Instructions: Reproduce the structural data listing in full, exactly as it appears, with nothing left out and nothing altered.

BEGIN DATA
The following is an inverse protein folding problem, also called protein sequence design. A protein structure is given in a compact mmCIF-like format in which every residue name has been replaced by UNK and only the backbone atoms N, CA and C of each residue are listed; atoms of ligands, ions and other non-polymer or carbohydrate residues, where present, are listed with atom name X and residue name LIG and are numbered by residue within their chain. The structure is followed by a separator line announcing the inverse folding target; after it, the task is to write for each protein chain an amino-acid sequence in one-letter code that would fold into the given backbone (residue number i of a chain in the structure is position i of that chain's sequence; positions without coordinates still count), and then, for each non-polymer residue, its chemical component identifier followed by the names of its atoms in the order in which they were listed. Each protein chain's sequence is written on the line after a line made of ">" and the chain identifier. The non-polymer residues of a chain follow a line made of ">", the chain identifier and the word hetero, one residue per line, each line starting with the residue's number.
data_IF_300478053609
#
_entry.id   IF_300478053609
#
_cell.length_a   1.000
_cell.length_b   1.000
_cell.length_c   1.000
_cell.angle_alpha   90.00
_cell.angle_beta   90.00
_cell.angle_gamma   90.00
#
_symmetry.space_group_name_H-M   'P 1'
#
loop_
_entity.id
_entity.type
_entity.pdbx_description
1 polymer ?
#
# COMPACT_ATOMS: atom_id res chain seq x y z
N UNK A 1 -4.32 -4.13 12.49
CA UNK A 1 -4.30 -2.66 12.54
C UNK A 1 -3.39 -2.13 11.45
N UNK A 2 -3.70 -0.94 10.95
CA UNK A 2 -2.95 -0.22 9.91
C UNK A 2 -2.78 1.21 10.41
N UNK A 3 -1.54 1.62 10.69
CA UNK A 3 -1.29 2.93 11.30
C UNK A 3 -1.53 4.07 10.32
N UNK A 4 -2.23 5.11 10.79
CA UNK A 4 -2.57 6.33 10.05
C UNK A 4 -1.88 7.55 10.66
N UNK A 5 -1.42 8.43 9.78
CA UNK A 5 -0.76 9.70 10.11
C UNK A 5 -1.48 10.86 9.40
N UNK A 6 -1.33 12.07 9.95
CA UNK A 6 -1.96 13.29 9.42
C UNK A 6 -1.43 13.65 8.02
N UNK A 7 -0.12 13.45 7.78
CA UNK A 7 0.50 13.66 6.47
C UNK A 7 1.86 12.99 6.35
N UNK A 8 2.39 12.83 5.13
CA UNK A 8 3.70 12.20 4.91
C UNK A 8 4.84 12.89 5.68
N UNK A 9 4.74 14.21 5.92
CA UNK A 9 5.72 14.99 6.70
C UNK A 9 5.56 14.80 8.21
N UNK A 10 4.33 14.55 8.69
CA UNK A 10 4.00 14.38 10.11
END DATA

The following is an inverse protein folding problem, also called protein sequence design. A protein structure is given in a compact mmCIF-like format in which every residue name has been replaced by UNK and only the backbone atoms N, CA and C of each residue are listed; atoms of ligands, ions and other non-polymer or carbohydrate residues, where present, are listed with atom name X and residue name LIG and are numbered by residue within their chain. The structure is followed by a separator line announcing the inverse folding target; after it, the task is to write for each protein chain an amino-acid sequence in one-letter code that would fold into the given backbone (residue number i of a chain in the structure is position i of that chain's sequence; positions without coordinates still count), and then, for each non-polymer residue, its chemical component identifier followed by the names of its atoms in the order in which they were listed. Each protein chain's sequence is written on the line after a line made of ">" and the chain identifier. The non-polymer residues of a chain follow a line made of ">", the chain identifier and the word hetero, one residue per line, each line starting with the residue's number.
data_IF_300478053609
#
_entry.id   IF_300478053609
#
_cell.length_a   1.000
_cell.length_b   1.000
_cell.length_c   1.000
_cell.angle_alpha   90.00
_cell.angle_beta   90.00
_cell.angle_gamma   90.00
#
_symmetry.space_group_name_H-M   'P 1'
#
loop_
_entity.id
_entity.type
_entity.pdbx_description
1 polymer ?
#
# COMPACT_ATOMS: atom_id res chain seq x y z
N UNK A 1 -4.32 -4.13 12.49
CA UNK A 1 -4.30 -2.66 12.54
C UNK A 1 -3.39 -2.13 11.45
N UNK A 2 -3.70 -0.94 10.95
CA UNK A 2 -2.95 -0.22 9.91
C UNK A 2 -2.78 1.21 10.41
N UNK A 3 -1.54 1.62 10.69
CA UNK A 3 -1.29 2.93 11.30
C UNK A 3 -1.53 4.07 10.32
N UNK A 4 -2.23 5.11 10.79
CA UNK A 4 -2.57 6.33 10.05
C UNK A 4 -1.88 7.55 10.66
N UNK A 5 -1.42 8.43 9.78
CA UNK A 5 -0.76 9.70 10.11
C UNK A 5 -1.48 10.86 9.40
N UNK A 6 -1.33 12.07 9.95
CA UNK A 6 -1.96 13.29 9.42
C UNK A 6 -1.43 13.65 8.02
N UNK A 7 -0.12 13.45 7.78
CA UNK A 7 0.50 13.66 6.47
C UNK A 7 1.86 12.99 6.35
N UNK A 8 2.39 12.83 5.13
CA UNK A 8 3.70 12.20 4.91
C UNK A 8 4.84 12.89 5.68
N UNK A 9 4.74 14.21 5.92
CA UNK A 9 5.72 14.99 6.70
C UNK A 9 5.56 14.80 8.21
N UNK A 10 4.33 14.55 8.69
CA UNK A 10 4.00 14.38 10.11